Peopled by a handful of vulnerable yet resilient creative types, among them poets, musicians, teachers and artists, Canadian author Windley's accomplished story collection focuses on the domestic scene, examining how family, lovers and neighbors leave their indelible marks. Mostly centered on or near Vancouver Island, Windley's cagey moments of conflict deftly illuminate her narrators' capacity for both pettiness and grace. In "The Joy of Life," Alex finds herself living in the shadow of her best friend Dsire's idyllic life, but chances picking up the pieces when Dsire begins drifting from her husband and child. "Felt Skies" features a woman looking back on her connections with her strict mother and with her first adult lover, a much older man. Marisa of "Children's Games" moves into her lover's house and struggles to relate to his disagreeable, unpredictable son. Despite an abundance of similarly middle-class, introverted female characters, Windley keeps readers' attention with a fast pace and an eye for fresh details that make her efficient, achingly human dramas absorbing and sympathetic. (Feb.)Copyright © Reed Business Information, a division of Reed Elsevier Inc. All rights reserved.
Home Schoolingby Carol Windley
The Giller Prize-nominated Home Schooling marks the American debut of a masterful, award-winning storyteller. Set against the moody landscape of Vancouver Island and the thrumming cities of the Pacific Northwest, Carol Windley’s stories uncover the hidden freight of families: in the title story, two sisters contend with their idealistic/i>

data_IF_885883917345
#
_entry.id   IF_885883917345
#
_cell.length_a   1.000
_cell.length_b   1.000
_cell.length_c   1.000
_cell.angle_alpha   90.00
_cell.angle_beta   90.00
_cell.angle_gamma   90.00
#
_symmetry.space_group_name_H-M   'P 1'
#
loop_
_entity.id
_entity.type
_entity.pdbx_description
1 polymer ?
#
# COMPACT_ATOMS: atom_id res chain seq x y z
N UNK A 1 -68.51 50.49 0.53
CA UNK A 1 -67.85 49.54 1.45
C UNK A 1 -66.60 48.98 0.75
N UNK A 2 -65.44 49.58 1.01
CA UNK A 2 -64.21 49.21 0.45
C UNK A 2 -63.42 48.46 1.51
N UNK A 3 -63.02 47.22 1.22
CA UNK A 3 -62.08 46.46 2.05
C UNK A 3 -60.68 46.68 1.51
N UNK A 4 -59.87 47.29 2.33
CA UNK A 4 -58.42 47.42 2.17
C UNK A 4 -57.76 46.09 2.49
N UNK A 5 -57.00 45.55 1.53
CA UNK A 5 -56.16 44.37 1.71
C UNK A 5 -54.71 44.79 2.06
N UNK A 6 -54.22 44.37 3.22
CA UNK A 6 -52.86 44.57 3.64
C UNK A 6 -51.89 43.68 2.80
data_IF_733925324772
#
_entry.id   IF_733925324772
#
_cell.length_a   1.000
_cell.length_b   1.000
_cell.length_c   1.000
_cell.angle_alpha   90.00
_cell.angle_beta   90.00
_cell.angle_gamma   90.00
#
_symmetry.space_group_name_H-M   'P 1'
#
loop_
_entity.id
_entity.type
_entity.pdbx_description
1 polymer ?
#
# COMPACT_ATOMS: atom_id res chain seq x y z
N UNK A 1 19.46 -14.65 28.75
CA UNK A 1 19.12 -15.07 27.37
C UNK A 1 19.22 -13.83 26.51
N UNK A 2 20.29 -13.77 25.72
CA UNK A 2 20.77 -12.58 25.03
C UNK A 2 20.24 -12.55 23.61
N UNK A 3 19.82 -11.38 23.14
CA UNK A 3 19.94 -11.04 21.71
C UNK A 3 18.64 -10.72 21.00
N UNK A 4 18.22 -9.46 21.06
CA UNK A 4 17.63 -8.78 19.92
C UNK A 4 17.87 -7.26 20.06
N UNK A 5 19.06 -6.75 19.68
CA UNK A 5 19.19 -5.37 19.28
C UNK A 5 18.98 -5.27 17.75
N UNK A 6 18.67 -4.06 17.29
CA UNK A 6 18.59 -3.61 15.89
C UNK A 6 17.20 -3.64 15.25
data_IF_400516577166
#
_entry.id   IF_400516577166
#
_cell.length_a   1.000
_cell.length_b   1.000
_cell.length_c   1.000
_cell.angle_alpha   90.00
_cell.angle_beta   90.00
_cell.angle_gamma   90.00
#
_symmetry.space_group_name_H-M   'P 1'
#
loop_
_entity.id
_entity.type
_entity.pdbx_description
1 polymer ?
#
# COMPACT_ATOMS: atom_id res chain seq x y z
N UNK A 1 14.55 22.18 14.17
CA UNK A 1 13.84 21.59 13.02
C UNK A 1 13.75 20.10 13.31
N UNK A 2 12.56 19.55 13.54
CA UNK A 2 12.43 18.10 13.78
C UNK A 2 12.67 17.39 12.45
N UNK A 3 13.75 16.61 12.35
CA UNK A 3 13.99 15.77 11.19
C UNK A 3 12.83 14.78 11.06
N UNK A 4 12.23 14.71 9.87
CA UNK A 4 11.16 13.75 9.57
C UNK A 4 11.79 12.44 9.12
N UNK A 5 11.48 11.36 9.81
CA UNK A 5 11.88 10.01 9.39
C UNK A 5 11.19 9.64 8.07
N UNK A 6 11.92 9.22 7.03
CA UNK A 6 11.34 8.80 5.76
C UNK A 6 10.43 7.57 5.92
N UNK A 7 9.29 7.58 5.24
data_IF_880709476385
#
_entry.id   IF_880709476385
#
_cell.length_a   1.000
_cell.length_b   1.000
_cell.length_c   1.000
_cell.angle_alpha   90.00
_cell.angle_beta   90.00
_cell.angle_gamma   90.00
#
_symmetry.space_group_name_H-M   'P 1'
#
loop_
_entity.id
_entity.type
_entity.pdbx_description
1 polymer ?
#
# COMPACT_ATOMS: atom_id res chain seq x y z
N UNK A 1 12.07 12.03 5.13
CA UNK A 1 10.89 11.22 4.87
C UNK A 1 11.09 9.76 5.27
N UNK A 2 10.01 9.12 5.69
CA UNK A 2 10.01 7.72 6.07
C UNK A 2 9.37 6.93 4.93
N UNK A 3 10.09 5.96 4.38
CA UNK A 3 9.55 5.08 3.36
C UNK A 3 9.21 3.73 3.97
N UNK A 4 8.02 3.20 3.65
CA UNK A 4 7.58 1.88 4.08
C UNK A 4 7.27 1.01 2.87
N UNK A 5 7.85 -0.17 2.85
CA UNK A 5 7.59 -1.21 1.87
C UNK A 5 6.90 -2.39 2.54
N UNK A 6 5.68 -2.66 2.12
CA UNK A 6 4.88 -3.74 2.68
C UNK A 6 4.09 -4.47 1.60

The Giller Prize-nominated Home Schooling marks the American debut of a masterful, award-winning storyteller. Set against the moody landscape of Vancouver Island and the thrumming cities of the Pacific Northwest, Carol Windley’s stories uncover the hidden freight of families: in the title story, two sisters contend with their idealistic father’s sudden inability to provide for their family, and with their attraction to the same boy; in “What Saffi Knows,” a mother returns to a moment in her past when she held the knowledge that might have saved another child, but not the language with which to convey it; and in “Family in Black,” a young woman’s world is permanently changed when her mother abandons her father for a man who embodies everything her mother taught her to despise. Families dissolve and reform in new, startling configurations: ghosts appear, the past intrudes and overwhelms the present, familiar terrain takes on a hostile aspect, and happiness depends on unlikely alliances. With the invisibly perfect craftsmanship of Alice Munro, and the flesh-and-blood sense of place of Annie Proulx, Windley carves out territory all her own in these stories, each one a richly imagined world that will stay with readers for a long time.
Set against the idyllic backdrop of Vancouver Island and the bustling cityscape of Seattle, these eight short stories from Canadian author Windley (Breathing Under Water) will delight the reader with their understated prose. Whether it's the burden of a childhood secret, family crisis, romantic entanglement, or immortality and death, Windley spares us the exaggerated emotions those situations often provoke and unhurriedly disentangles the characters' hidden guilt, fears, and resentment. The result is a thoughtful analysis of the process of living and the need to make choices even when one sometimes suffers because of them. Her narrative, usually fragmental, often shifting in time, and with references to fairy tales, nursery rhymes, poetry, novels and films, adds a childlike yet intellectual dimension to the stories. Occasional quotes from philosophers such as Camus and Nietzsche stimulate deeper exploration into the characters' psyches. The stories in this anthology will remind one of an Atom Egoyan screenplay that switches between the past and the present while philosophically contemplating the issues of existence and human relationships. Reading Windley can be a mesmerizing experience; recommended for public and academic libraries.
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